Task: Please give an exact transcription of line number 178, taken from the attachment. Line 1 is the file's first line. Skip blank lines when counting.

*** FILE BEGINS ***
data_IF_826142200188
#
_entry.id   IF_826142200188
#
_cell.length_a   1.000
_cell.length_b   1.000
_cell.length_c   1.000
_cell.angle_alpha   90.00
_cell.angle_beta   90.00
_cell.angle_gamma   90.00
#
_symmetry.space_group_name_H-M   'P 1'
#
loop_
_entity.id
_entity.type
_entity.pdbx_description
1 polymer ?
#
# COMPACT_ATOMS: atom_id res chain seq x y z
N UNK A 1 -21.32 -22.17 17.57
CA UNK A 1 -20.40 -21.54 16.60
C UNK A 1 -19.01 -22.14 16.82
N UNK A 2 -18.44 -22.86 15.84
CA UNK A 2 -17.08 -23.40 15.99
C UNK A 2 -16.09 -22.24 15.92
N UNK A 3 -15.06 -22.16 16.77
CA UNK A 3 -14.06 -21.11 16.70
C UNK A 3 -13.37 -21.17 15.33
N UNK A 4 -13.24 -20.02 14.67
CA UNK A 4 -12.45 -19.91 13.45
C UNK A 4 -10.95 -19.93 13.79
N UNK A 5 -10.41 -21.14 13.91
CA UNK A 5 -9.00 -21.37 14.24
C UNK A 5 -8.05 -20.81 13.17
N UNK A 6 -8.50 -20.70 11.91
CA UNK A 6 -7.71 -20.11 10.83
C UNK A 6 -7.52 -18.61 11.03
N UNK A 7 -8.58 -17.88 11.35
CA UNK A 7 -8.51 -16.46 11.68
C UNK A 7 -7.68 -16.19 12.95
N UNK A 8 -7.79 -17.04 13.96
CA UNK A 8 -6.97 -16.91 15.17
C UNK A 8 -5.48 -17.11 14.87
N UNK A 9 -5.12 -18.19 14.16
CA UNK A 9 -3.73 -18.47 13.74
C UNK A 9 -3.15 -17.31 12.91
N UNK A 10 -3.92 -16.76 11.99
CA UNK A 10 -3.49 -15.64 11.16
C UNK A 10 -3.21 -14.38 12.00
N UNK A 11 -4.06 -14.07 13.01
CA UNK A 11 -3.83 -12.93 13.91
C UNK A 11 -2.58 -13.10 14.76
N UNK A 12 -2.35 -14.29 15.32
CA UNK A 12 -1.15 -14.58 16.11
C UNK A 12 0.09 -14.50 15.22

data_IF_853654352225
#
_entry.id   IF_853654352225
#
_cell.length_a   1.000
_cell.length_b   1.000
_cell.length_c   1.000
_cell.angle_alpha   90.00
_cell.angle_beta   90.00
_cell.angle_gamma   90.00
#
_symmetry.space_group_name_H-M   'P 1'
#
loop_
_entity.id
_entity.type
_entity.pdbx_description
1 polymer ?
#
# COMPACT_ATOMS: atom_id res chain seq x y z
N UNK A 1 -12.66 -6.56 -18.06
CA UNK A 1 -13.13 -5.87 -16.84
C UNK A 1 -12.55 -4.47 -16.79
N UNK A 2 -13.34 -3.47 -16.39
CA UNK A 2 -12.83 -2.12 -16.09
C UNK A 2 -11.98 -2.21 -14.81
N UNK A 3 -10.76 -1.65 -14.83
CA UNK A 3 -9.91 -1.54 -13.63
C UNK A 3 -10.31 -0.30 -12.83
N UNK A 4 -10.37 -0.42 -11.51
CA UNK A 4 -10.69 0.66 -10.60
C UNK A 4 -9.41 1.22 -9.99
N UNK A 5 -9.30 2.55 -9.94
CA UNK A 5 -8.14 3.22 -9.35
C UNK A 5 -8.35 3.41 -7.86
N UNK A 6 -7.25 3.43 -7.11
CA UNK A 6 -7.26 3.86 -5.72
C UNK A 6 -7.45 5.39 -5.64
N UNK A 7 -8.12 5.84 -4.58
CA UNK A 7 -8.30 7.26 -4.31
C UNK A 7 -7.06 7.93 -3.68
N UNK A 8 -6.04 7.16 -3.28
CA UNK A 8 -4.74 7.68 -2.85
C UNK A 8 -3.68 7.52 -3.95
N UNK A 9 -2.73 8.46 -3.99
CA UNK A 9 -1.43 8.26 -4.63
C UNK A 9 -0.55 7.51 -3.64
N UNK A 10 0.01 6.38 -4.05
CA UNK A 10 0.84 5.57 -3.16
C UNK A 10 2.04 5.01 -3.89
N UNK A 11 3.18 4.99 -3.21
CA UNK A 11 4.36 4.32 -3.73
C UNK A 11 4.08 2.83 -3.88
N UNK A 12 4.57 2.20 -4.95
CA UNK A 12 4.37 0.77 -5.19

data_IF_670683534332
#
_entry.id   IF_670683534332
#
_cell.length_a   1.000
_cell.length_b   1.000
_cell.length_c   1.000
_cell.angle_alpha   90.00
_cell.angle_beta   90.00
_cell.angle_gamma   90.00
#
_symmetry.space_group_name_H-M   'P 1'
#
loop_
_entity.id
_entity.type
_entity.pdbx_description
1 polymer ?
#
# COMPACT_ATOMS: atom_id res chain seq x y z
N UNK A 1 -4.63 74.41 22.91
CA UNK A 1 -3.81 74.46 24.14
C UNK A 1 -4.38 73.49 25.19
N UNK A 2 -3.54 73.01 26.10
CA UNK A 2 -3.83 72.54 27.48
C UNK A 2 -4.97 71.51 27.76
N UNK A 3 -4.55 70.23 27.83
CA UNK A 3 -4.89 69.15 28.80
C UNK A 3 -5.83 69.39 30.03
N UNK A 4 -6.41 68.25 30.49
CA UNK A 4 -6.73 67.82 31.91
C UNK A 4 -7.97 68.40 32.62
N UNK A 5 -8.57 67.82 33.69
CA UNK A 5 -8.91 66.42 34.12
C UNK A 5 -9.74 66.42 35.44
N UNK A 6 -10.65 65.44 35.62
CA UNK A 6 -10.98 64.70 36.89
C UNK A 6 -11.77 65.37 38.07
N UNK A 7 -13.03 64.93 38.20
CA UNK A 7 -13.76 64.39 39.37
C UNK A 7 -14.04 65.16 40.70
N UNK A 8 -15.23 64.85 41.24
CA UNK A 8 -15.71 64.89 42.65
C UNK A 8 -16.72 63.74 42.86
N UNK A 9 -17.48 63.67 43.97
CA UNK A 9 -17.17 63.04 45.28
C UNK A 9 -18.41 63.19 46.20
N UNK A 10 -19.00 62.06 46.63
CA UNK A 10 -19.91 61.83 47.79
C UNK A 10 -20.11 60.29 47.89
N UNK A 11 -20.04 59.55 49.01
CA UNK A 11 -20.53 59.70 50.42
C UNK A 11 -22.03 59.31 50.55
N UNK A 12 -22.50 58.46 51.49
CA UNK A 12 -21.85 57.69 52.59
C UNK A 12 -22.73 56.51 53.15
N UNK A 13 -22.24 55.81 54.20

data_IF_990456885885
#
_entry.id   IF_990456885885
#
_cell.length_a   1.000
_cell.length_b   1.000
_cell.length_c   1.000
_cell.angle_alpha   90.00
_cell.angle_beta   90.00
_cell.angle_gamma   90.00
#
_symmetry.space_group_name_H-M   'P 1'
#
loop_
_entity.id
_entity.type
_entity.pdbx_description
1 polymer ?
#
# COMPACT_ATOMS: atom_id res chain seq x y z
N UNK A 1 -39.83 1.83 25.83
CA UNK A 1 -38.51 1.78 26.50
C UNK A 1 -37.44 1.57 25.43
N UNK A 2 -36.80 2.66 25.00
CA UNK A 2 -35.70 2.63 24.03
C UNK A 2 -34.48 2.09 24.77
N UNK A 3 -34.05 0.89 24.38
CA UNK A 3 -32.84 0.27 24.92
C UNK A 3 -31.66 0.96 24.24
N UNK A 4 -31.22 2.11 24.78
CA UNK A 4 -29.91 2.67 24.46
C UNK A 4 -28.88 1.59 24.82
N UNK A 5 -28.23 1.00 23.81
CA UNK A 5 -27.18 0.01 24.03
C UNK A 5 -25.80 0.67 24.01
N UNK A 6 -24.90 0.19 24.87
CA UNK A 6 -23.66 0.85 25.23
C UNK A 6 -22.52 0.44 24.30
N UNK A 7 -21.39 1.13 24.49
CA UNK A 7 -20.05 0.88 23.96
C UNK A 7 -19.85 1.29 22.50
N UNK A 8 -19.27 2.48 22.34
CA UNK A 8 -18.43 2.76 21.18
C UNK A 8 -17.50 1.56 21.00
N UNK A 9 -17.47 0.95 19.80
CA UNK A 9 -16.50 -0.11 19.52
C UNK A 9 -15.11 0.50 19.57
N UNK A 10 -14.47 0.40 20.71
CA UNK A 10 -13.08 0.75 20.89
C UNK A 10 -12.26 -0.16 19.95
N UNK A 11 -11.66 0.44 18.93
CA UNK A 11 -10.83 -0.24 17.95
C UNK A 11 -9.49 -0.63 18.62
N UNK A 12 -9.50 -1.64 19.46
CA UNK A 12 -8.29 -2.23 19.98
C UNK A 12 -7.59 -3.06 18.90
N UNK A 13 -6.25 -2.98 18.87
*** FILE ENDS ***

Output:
_cell.angle_gamma   90.00